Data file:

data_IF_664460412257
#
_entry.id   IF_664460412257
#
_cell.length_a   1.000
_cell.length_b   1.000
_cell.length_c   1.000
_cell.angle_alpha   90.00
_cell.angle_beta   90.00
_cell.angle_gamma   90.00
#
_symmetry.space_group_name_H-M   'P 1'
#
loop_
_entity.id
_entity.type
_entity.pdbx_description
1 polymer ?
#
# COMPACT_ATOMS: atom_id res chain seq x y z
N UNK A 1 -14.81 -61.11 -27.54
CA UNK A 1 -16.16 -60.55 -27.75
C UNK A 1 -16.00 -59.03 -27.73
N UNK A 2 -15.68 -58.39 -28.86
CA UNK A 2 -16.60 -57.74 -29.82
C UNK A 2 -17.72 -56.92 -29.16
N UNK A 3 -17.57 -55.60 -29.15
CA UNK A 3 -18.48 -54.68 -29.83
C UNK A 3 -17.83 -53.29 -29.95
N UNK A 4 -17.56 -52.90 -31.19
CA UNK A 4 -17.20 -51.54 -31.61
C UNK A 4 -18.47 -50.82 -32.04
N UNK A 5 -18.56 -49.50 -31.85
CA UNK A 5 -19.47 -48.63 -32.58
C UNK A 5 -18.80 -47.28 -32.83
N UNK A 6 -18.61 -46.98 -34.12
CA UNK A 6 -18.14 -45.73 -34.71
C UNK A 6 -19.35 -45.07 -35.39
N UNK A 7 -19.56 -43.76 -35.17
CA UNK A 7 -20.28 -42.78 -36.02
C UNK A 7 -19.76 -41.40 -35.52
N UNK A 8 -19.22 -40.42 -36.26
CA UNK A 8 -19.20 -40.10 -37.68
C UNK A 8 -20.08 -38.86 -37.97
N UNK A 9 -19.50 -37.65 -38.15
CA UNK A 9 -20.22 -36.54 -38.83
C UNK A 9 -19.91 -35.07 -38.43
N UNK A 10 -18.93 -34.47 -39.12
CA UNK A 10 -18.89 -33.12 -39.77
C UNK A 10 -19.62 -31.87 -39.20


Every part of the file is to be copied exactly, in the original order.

data_IF_664460412257
#
_entry.id   IF_664460412257
#
_cell.length_a   1.000
_cell.length_b   1.000
_cell.length_c   1.000
_cell.angle_alpha   90.00
_cell.angle_beta   90.00
_cell.angle_gamma   90.00
#
_symmetry.space_group_name_H-M   'P 1'
#
loop_
_entity.id
_entity.type
_entity.pdbx_description
1 polymer ?
#
# COMPACT_ATOMS: atom_id res chain seq x y z
N UNK A 1 -14.81 -61.11 -27.54
CA UNK A 1 -16.16 -60.55 -27.75
C UNK A 1 -16.00 -59.03 -27.73
N UNK A 2 -15.68 -58.39 -28.86
CA UNK A 2 -16.60 -57.74 -29.82
C UNK A 2 -17.72 -56.92 -29.16
N UNK A 3 -17.57 -55.60 -29.15
CA UNK A 3 -18.48 -54.68 -29.83
C UNK A 3 -17.83 -53.29 -29.95
N UNK A 4 -17.56 -52.90 -31.19
CA UNK A 4 -17.20 -51.54 -31.61
C UNK A 4 -18.47 -50.82 -32.04
N UNK A 5 -18.56 -49.50 -31.85
CA UNK A 5 -19.47 -48.63 -32.58
C UNK A 5 -18.80 -47.28 -32.83
N UNK A 6 -18.61 -46.98 -34.12
CA UNK A 6 -18.14 -45.73 -34.71
C UNK A 6 -19.35 -45.07 -35.39
N UNK A 7 -19.56 -43.76 -35.17
CA UNK A 7 -20.28 -42.78 -36.02
C UNK A 7 -19.76 -41.40 -35.52
N UNK A 8 -19.22 -40.42 -36.26
CA UNK A 8 -19.20 -40.10 -37.68
C UNK A 8 -20.08 -38.86 -37.97
N UNK A 9 -19.50 -37.65 -38.15
CA UNK A 9 -20.22 -36.54 -38.83
C UNK A 9 -19.91 -35.07 -38.43
N UNK A 10 -18.93 -34.47 -39.12
CA UNK A 10 -18.89 -33.12 -39.77
C UNK A 10 -19.62 -31.87 -39.20